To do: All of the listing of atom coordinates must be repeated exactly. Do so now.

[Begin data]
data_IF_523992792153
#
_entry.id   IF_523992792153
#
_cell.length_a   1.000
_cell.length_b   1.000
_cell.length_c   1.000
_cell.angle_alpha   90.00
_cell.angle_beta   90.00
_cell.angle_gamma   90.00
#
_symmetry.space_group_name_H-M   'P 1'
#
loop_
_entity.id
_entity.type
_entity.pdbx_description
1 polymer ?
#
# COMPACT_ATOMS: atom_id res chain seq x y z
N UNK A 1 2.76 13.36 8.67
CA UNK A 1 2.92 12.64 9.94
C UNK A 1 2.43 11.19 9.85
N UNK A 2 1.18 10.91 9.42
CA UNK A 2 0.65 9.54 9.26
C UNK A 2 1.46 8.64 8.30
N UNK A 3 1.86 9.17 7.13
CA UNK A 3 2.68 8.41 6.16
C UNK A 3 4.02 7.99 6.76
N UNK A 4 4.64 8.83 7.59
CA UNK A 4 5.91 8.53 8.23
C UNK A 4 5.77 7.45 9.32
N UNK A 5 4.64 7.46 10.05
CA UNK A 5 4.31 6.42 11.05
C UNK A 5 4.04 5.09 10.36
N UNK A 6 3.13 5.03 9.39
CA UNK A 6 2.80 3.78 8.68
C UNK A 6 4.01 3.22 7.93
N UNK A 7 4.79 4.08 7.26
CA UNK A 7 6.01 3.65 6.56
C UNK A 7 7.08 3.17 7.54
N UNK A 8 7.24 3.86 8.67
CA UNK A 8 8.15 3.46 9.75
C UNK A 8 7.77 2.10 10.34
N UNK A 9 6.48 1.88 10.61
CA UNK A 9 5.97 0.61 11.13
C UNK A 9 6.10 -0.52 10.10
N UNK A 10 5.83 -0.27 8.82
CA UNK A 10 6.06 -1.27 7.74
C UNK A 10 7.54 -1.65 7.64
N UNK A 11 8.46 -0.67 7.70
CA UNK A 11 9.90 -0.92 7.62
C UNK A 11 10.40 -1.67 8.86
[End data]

data_IF_523992792153
#
_entry.id   IF_523992792153
#
_cell.length_a   1.000
_cell.length_b   1.000
_cell.length_c   1.000
_cell.angle_alpha   90.00
_cell.angle_beta   90.00
_cell.angle_gamma   90.00
#
_symmetry.space_group_name_H-M   'P 1'
#
loop_
_entity.id
_entity.type
_entity.pdbx_description
1 polymer ?
#
# COMPACT_ATOMS: atom_id res chain seq x y z
N UNK A 1 2.76 13.36 8.67
CA UNK A 1 2.92 12.64 9.94
C UNK A 1 2.43 11.19 9.85
N UNK A 2 1.18 10.91 9.42
CA UNK A 2 0.65 9.54 9.26
C UNK A 2 1.46 8.64 8.30
N UNK A 3 1.86 9.17 7.13
CA UNK A 3 2.68 8.41 6.16
C UNK A 3 4.02 7.99 6.76
N UNK A 4 4.64 8.83 7.59
CA UNK A 4 5.91 8.53 8.23
C UNK A 4 5.77 7.45 9.32
N UNK A 5 4.64 7.46 10.05
CA UNK A 5 4.31 6.42 11.05
C UNK A 5 4.04 5.09 10.36
N UNK A 6 3.13 5.03 9.39
CA UNK A 6 2.80 3.78 8.68
C UNK A 6 4.01 3.22 7.93
N UNK A 7 4.79 4.08 7.26
CA UNK A 7 6.01 3.65 6.56
C UNK A 7 7.08 3.17 7.54
N UNK A 8 7.24 3.86 8.67
CA UNK A 8 8.15 3.46 9.75
C UNK A 8 7.77 2.10 10.34
N UNK A 9 6.48 1.88 10.61
CA UNK A 9 5.97 0.61 11.13
C UNK A 9 6.10 -0.52 10.10
N UNK A 10 5.83 -0.27 8.82
CA UNK A 10 6.06 -1.27 7.74
C UNK A 10 7.54 -1.65 7.64
N UNK A 11 8.46 -0.67 7.70
CA UNK A 11 9.90 -0.92 7.62
C UNK A 11 10.40 -1.67 8.86